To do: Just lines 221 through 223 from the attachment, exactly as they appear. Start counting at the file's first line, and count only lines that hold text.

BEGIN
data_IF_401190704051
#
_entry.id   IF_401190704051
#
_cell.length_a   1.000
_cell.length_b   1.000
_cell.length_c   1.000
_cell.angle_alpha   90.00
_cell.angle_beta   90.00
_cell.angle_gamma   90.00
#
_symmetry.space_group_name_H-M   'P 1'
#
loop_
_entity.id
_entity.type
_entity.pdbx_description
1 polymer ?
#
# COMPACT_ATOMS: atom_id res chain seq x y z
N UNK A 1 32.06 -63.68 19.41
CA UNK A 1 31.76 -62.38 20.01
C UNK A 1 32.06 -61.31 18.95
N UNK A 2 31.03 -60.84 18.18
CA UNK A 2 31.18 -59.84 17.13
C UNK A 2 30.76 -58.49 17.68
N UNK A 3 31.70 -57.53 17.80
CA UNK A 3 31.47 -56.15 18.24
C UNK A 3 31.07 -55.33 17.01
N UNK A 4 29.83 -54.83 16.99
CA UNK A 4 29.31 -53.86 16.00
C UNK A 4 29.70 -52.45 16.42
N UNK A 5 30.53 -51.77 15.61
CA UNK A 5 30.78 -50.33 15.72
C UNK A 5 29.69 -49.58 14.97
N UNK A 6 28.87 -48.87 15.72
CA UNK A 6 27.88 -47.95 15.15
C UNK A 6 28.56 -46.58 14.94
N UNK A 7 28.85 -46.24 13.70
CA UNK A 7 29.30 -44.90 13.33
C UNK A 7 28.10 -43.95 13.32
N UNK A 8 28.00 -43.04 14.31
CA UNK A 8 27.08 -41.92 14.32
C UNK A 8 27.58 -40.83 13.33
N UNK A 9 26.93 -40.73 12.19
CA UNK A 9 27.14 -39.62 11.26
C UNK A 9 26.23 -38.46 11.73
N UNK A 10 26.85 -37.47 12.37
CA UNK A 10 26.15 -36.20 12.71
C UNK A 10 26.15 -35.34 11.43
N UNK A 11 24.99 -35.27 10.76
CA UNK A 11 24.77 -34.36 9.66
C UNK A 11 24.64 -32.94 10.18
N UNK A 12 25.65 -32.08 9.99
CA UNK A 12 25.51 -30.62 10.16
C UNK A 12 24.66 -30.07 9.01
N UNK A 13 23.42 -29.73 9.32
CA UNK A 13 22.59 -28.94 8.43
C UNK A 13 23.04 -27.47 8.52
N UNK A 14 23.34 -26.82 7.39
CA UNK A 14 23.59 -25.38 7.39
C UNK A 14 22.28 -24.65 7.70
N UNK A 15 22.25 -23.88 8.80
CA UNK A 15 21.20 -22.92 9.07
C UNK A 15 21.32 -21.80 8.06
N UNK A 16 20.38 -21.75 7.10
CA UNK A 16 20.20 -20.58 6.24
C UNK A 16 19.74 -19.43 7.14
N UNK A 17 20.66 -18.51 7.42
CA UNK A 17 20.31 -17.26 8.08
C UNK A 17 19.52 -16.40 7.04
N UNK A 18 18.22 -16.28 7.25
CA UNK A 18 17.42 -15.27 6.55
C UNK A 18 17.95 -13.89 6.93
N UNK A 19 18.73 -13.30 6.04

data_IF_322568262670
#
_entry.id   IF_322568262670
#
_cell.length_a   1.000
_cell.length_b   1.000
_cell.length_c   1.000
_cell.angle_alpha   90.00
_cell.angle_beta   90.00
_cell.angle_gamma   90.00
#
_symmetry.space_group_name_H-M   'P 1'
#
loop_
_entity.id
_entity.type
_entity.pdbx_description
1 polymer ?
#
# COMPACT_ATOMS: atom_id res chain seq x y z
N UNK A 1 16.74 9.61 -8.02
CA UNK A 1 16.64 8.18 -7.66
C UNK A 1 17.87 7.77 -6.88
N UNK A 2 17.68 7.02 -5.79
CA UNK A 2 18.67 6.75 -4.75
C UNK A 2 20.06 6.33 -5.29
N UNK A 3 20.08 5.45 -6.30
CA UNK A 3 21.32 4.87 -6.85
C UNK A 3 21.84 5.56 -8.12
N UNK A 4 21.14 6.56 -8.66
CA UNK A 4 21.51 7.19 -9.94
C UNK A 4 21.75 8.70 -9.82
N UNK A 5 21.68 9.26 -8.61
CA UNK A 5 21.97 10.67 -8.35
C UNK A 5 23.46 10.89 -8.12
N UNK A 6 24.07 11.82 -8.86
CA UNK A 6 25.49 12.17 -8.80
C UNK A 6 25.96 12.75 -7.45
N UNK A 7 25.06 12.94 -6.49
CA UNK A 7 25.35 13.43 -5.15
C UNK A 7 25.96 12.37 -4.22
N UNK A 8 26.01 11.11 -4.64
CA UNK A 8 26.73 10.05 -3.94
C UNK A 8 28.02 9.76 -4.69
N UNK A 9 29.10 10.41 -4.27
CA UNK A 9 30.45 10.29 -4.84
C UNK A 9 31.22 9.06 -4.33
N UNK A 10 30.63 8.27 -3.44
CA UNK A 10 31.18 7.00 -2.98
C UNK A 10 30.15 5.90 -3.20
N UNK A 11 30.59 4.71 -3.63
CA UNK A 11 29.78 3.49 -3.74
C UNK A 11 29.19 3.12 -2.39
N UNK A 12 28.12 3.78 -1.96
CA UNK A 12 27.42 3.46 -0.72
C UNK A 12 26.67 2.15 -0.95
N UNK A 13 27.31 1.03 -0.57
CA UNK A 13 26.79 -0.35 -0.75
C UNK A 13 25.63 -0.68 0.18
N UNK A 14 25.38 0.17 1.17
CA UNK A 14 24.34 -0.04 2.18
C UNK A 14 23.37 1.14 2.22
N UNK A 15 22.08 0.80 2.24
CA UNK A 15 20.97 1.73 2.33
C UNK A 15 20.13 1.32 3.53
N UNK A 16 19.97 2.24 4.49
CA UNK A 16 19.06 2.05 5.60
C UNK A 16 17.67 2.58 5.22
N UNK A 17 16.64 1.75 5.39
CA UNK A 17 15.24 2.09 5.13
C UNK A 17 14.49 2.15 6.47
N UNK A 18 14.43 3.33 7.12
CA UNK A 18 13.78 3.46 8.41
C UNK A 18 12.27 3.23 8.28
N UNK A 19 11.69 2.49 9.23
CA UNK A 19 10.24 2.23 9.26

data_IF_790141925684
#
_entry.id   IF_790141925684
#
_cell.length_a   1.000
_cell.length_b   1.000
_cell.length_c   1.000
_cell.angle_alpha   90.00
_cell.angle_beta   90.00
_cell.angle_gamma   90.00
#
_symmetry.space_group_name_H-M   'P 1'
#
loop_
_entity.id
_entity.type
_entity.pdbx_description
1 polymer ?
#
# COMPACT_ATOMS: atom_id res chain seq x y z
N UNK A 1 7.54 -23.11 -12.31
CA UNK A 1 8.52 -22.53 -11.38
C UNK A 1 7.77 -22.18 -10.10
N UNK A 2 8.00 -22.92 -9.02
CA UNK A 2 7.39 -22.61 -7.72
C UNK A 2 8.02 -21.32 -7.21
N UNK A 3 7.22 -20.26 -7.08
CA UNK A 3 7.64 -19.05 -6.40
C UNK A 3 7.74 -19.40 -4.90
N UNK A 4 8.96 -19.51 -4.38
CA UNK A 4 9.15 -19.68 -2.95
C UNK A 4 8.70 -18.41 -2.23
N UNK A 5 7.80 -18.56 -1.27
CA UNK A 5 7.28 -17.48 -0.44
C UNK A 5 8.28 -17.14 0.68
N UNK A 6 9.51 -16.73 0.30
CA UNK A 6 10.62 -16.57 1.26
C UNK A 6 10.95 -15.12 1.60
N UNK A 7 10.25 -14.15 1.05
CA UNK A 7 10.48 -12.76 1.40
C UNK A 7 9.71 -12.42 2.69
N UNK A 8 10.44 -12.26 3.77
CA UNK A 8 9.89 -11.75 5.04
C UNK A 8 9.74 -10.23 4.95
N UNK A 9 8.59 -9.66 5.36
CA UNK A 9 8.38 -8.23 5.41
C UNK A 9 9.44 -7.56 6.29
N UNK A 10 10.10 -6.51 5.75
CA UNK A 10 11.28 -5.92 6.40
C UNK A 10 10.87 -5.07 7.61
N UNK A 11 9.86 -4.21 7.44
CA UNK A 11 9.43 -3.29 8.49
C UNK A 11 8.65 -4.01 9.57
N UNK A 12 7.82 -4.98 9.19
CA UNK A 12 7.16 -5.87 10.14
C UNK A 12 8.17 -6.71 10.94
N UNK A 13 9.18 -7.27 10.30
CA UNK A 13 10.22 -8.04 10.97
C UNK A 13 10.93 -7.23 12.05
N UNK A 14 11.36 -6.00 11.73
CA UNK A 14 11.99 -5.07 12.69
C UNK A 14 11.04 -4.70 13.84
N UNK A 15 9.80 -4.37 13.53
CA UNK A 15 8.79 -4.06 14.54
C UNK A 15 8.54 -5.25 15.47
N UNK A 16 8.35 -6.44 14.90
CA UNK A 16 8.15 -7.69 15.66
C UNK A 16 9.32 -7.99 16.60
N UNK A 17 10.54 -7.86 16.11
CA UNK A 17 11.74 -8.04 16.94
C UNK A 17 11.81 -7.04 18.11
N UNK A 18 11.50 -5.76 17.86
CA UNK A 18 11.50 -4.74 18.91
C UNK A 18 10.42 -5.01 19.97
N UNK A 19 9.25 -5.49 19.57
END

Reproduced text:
CA UNK A 17 11.74 -8.04 16.94
C UNK A 17 11.81 -7.04 18.11
N UNK A 18 11.50 -5.76 17.86